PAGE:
The BBC, in its role as the statutory Television Licensing Authority, is seeking voyeuristic new powers that will allow it to snoop on the personal data of millions of TV and broadband subscribers.
Under current arrangements the BBC has no legal rights to access the customer personal data held by television and internet service providers like Sky, Virgin and BT. Any service provider that did pass information to the BBC would almost certainly be in breach of the Data Protection Act 1998.
However, under proposals buried deep in the Government's new white paper, A BBC for the future: a broadcaster of distinction, service providers could be compelled to pass subscriber data to the BBC for the purposes of TV licence enforcement.
The white paper said: "The Perry Review recommended that TV Licensing may be better able to target households without a TV licence if there were a requirement for cable and satellite television companies to share their subscription information with TV Licensing."
Such data could include customers' names, addresses, telephone numbers and dates of birth. Any data received from the service providers would then be cross-matched against the TV Licensing database, in an effort to detect TV licence fee evaders.
Around 3,000 people a week are hauled before Magistrates' Courts in England and Wales on TV licence evasion charges. There are genuine concerns that granting the BBC new data snooping powers will see a surge in the number of prosecutions, many of which are founded on the flimsiest of evidence.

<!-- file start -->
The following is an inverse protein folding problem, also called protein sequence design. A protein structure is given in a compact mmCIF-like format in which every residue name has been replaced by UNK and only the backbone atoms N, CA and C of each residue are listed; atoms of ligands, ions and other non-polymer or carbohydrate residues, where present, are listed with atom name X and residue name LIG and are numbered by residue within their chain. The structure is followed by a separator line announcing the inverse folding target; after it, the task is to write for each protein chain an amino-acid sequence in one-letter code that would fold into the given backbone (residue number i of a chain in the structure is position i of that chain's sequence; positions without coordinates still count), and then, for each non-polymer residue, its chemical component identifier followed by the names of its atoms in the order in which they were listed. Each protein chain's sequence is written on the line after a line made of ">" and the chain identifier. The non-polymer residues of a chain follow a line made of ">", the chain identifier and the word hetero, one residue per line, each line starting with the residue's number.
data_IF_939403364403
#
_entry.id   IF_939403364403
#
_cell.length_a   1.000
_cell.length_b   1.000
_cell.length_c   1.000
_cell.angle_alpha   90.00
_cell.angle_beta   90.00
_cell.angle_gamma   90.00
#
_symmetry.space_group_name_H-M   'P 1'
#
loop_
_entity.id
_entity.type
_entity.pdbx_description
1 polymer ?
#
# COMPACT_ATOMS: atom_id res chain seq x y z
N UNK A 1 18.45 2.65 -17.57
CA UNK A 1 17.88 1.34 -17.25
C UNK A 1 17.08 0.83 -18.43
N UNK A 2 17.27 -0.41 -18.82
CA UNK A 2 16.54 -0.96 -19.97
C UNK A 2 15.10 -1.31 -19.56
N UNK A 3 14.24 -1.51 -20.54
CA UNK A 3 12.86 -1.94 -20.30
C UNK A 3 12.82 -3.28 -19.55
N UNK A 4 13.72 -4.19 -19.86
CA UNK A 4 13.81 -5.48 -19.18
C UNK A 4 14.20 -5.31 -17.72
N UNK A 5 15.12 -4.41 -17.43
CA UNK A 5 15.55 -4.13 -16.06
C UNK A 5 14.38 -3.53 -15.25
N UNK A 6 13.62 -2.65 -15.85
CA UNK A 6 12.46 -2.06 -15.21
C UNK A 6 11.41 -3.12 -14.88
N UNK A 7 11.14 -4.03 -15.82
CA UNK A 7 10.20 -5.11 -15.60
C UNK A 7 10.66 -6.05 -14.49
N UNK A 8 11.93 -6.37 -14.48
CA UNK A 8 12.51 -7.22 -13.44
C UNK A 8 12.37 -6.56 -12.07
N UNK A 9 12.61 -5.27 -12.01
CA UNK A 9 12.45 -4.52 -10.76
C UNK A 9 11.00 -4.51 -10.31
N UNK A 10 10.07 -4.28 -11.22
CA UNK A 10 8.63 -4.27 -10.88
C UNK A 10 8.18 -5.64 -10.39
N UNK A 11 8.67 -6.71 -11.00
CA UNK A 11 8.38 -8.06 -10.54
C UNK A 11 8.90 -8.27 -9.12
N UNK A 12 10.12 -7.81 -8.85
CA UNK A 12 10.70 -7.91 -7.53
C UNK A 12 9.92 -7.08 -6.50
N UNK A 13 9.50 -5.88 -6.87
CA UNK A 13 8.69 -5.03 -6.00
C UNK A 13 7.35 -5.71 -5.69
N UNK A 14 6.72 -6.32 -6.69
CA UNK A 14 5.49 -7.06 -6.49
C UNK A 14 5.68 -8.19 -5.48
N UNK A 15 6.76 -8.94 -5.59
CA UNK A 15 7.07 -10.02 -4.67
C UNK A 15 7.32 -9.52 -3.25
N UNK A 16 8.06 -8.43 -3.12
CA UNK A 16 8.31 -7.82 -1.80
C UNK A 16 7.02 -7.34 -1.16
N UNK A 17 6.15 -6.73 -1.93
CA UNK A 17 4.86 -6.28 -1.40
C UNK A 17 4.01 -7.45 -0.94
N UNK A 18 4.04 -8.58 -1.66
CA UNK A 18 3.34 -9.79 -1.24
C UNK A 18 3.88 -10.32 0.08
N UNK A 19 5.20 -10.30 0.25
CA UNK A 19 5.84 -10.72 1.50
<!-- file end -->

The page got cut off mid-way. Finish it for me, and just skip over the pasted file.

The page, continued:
Capita Business Services, the TV Licensing contractor responsible for enforcement of the TV licence fee, has a pretty bad record when it comes to protecting customers' personal data.
Mindful of this, we'd suggest that granting the BBC access to even more data - 99% of which will be totally irrelevant as it will belong to correctly licensed viewers - will probably result in significant data breaches in the future.
The BBC and TV Licensing cannot be trusted to manage people's personal data in a safe and responsible manner. Any suggestion to the contrary must be opposed in the strongest possible terms.
If you've found this article useful please consider using our Amazon link for your shopping or downloading our free ebook.